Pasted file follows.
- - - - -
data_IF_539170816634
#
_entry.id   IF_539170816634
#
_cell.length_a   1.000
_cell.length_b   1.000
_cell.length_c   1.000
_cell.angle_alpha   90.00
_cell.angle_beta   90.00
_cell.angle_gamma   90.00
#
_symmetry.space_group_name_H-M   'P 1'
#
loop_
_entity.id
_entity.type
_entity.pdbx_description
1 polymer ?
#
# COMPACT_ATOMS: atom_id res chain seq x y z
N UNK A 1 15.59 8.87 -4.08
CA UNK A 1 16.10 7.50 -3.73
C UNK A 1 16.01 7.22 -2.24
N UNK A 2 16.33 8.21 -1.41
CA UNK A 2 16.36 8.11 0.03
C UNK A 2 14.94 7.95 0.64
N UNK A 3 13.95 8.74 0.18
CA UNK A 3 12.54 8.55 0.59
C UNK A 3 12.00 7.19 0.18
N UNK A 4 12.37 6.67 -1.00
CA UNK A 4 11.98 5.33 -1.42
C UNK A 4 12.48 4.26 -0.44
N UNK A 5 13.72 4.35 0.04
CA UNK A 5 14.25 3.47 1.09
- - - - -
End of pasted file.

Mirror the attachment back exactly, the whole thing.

data_IF_539170816634
#
_entry.id   IF_539170816634
#
_cell.length_a   1.000
_cell.length_b   1.000
_cell.length_c   1.000
_cell.angle_alpha   90.00
_cell.angle_beta   90.00
_cell.angle_gamma   90.00
#
_symmetry.space_group_name_H-M   'P 1'
#
loop_
_entity.id
_entity.type
_entity.pdbx_description
1 polymer ?
#
# COMPACT_ATOMS: atom_id res chain seq x y z
N UNK A 1 15.59 8.87 -4.08
CA UNK A 1 16.10 7.50 -3.73
C UNK A 1 16.01 7.22 -2.24
N UNK A 2 16.33 8.21 -1.41
CA UNK A 2 16.36 8.11 0.03
C UNK A 2 14.94 7.95 0.64
N UNK A 3 13.95 8.74 0.18
CA UNK A 3 12.54 8.55 0.59
C UNK A 3 12.00 7.19 0.18
N UNK A 4 12.37 6.67 -1.00
CA UNK A 4 11.98 5.33 -1.42
C UNK A 4 12.48 4.26 -0.44
N UNK A 5 13.72 4.35 0.04
CA UNK A 5 14.25 3.47 1.09